All India Power Engineers Federation on Tuesday demanded an independent enquiry into shortage of coal at various thermal power plants as well as the imports of dry fuel in the country.
The engineers’ body also said the central government should bear the additional cost of coal imports by power generation utilities, according to an AIPEF statement.
It said that certain entities are benefitting from rising coal imports and demand from a number of power producers leads to an increase in the price of the dry fuel in the international market.
AIPEF chairman Shailendra Dubey said the term of reference of the enquiry should include who are the main beneficiaries of coal imports.
According to AIPEF, imports of coal have increased after the government has made it mandatory for imported coal based plant to run with full capacity and instructed the domestic coal based plants to increase blending of imported coal from 4% to 6%.
In March this year, the government issued a directive under Section 11 of the Electricity Act, asking imported coal-based power plants to operate at full capacity amid a surge in electricity demand and inadequate domestic coal supplies. Initially, the validity of the order was from Mar. 16 to Jun. 15, 2023. It was later extended till Jun. 2024.
AIPEF statement said an independent enquiry should be conducted into the import of coal and a ban should be imposed on firing imported coal without scientific blending with domestic coal so as not to damage the boiler and power generation equipment.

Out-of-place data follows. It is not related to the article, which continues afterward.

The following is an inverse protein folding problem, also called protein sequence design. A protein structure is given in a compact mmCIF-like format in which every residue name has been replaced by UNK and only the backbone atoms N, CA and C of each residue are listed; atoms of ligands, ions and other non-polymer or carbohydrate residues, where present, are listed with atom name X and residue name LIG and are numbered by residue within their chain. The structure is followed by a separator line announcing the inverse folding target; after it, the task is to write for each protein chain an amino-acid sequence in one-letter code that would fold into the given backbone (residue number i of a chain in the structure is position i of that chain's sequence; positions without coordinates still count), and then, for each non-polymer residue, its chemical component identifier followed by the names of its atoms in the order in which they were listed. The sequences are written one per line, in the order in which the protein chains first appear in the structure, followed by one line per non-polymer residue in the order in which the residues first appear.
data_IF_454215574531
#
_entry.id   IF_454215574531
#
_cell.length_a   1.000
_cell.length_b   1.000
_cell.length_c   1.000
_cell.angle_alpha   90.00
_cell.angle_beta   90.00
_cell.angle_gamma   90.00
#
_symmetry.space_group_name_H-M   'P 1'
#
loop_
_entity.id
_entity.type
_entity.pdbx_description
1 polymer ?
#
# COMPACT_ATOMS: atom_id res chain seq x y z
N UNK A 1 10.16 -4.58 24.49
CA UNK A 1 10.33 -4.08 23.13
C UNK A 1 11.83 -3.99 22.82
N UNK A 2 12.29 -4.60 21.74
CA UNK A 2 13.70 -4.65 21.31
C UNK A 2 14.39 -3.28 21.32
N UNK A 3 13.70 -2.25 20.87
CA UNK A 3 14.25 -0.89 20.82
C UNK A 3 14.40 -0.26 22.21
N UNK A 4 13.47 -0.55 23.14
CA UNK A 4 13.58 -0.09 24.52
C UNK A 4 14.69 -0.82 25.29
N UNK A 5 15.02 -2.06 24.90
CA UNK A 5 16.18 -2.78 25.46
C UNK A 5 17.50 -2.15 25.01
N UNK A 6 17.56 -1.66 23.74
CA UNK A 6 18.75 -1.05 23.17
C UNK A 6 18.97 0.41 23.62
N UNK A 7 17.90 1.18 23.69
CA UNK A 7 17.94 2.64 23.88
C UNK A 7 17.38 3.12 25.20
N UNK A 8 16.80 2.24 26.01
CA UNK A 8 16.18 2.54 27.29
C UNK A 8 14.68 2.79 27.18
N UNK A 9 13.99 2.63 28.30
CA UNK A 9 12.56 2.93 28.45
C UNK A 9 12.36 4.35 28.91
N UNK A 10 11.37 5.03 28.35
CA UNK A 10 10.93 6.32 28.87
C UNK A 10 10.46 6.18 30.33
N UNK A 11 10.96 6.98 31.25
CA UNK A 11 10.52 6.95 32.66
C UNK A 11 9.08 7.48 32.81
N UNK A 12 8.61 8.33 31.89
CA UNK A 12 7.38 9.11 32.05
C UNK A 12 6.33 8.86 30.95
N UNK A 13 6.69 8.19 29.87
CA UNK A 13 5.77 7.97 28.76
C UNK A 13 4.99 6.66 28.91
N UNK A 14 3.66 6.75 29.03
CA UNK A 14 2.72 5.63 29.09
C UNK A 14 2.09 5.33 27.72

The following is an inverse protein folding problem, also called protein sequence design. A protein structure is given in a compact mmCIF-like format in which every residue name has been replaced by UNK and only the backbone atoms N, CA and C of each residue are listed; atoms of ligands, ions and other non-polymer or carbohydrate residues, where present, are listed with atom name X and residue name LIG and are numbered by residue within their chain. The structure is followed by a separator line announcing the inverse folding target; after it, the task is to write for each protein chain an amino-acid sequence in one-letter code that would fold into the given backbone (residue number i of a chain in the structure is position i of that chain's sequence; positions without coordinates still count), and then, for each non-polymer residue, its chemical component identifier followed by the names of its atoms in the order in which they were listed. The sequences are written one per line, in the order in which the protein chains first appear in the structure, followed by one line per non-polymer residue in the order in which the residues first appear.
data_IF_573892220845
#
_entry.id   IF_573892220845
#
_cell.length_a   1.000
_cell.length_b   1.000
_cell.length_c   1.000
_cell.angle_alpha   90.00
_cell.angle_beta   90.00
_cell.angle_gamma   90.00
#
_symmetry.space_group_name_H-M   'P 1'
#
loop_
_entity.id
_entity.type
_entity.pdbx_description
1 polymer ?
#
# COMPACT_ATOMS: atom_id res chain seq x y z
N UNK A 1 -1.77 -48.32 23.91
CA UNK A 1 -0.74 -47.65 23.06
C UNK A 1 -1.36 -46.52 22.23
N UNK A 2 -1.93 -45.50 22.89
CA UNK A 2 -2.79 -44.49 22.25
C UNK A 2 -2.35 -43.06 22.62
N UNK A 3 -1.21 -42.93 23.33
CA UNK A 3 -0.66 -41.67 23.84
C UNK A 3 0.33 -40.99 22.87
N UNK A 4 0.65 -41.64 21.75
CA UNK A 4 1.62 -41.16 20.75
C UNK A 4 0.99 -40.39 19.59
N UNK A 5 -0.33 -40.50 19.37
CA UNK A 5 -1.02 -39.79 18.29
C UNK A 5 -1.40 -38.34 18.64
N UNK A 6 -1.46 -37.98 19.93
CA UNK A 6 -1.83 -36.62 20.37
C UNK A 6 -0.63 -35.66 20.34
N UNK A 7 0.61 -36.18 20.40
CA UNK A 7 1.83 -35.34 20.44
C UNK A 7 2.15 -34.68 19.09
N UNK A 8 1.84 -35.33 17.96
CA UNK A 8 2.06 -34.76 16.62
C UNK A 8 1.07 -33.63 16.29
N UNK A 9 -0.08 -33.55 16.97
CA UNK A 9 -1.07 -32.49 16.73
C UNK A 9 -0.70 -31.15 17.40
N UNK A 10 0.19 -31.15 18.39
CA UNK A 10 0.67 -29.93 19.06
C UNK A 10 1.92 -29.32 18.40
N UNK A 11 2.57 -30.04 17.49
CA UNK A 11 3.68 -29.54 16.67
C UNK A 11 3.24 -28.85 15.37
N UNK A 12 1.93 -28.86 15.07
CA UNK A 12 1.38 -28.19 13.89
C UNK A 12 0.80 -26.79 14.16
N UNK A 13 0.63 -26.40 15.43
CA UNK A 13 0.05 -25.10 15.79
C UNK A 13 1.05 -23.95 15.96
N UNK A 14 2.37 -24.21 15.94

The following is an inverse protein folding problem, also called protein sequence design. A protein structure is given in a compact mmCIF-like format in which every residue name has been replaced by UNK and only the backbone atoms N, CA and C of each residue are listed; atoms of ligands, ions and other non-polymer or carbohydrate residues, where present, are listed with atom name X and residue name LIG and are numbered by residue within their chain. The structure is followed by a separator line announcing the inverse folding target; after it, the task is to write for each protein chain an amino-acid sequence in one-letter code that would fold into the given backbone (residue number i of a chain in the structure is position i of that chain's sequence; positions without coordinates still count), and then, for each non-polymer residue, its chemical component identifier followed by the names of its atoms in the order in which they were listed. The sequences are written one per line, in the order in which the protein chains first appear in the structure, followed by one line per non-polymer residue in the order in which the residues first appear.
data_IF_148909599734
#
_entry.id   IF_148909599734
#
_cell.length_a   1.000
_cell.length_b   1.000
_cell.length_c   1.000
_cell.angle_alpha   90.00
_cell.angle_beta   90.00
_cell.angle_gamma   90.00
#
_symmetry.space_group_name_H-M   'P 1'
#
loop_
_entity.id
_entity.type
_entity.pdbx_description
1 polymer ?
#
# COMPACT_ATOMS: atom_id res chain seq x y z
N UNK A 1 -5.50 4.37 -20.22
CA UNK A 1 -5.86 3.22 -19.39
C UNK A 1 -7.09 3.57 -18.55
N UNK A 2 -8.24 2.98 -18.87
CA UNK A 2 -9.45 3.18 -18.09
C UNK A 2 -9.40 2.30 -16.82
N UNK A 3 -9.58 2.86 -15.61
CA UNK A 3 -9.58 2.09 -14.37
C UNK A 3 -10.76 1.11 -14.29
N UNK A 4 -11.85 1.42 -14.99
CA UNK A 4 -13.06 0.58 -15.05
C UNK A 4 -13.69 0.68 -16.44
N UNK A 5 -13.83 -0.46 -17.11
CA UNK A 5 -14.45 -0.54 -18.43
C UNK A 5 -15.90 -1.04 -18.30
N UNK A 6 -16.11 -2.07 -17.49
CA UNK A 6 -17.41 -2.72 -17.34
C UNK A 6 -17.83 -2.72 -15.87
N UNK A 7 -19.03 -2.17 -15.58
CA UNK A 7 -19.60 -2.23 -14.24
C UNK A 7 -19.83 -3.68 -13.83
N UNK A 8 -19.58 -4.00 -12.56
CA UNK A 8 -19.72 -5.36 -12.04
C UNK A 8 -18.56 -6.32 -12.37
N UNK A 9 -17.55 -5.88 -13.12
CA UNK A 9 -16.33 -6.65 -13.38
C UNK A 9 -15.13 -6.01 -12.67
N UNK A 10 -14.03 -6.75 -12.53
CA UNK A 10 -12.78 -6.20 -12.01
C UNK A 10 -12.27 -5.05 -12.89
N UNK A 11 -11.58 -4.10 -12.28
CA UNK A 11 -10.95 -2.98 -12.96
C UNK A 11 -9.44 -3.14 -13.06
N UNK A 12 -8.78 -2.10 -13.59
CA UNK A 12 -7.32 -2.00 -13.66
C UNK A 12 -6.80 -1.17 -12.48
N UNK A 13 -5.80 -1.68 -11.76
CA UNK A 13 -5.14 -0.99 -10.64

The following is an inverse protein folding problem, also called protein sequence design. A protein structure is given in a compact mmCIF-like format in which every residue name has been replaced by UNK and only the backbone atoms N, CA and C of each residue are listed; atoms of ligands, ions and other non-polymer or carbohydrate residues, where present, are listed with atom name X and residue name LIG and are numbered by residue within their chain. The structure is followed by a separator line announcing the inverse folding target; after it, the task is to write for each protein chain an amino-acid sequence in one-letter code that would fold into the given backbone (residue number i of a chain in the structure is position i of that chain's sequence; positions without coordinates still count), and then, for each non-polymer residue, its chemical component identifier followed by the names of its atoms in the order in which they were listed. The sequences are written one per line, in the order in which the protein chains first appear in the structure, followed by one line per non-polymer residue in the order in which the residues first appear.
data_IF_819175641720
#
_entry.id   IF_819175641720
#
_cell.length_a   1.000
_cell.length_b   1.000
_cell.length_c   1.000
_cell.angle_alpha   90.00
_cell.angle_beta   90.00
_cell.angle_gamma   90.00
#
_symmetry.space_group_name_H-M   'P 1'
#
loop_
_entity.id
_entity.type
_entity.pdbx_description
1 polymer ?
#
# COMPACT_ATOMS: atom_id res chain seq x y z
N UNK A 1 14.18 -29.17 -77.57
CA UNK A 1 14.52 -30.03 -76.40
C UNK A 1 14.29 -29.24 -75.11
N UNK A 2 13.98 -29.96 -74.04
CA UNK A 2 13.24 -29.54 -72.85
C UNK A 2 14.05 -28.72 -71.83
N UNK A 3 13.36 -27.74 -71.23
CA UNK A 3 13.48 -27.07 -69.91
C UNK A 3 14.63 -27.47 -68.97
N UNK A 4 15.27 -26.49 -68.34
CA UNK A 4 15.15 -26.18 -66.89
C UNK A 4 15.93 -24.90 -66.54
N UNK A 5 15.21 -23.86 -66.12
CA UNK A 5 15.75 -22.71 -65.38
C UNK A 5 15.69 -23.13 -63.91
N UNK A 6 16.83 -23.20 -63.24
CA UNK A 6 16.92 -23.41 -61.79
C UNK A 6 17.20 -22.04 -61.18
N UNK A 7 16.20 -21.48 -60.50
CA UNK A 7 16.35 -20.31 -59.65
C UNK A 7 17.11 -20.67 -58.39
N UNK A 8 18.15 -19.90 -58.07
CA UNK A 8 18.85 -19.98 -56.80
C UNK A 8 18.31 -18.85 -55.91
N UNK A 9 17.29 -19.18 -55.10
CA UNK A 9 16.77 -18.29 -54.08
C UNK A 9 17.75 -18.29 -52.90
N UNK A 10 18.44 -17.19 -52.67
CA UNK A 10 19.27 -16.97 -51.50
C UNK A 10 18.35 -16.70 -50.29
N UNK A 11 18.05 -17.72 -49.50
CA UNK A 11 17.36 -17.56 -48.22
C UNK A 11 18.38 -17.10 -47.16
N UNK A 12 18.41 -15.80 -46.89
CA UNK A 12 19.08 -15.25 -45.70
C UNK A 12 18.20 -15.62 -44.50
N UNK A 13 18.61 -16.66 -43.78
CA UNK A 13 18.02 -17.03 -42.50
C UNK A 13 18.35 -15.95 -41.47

In case the import of fuel is made mandatory for gencos (generation companies) then the Government of India should bear the additional cost so that it is not passed on to discoms (distribution companies) and the consumers, the statement said.
Also, power stations were required to install a system for sulphur removal since imported coals have sulphur content unlike Indian coals, it pointed out.
There is every reason to believe that the coal crisis was actually created to enable import of coal rather than import of coal being resorted to due to compulsions of a coal crisis, it stated.
In case coal import is necessary then independent import by several state governments from the same vendors will reduce the bargaining capacity of buyers and escalate the cost of coal, it said, adding that the procurement of imported coal should be centralized.
AIPEF further suggested the central government should ensure through Coal India Limited that the imported coal is properly blended and supplied to various plants as per their requirement.
Improper blending is harmful for the health and longevity of the boilers, it said, adding that the price of the blended coal should be based on the same principles and basis as the pricing of the Indian coal.
The Government of India invoked its extraordinary powers under the Electricity Act, 2003 and imposed mandatory purchase and use of imported coal. This was done in total violation of the constitutional provision, it said.
The consequence of this is that the state utilities that are already loss-making will be declared as fit to be privatised or their assets monetised, it added.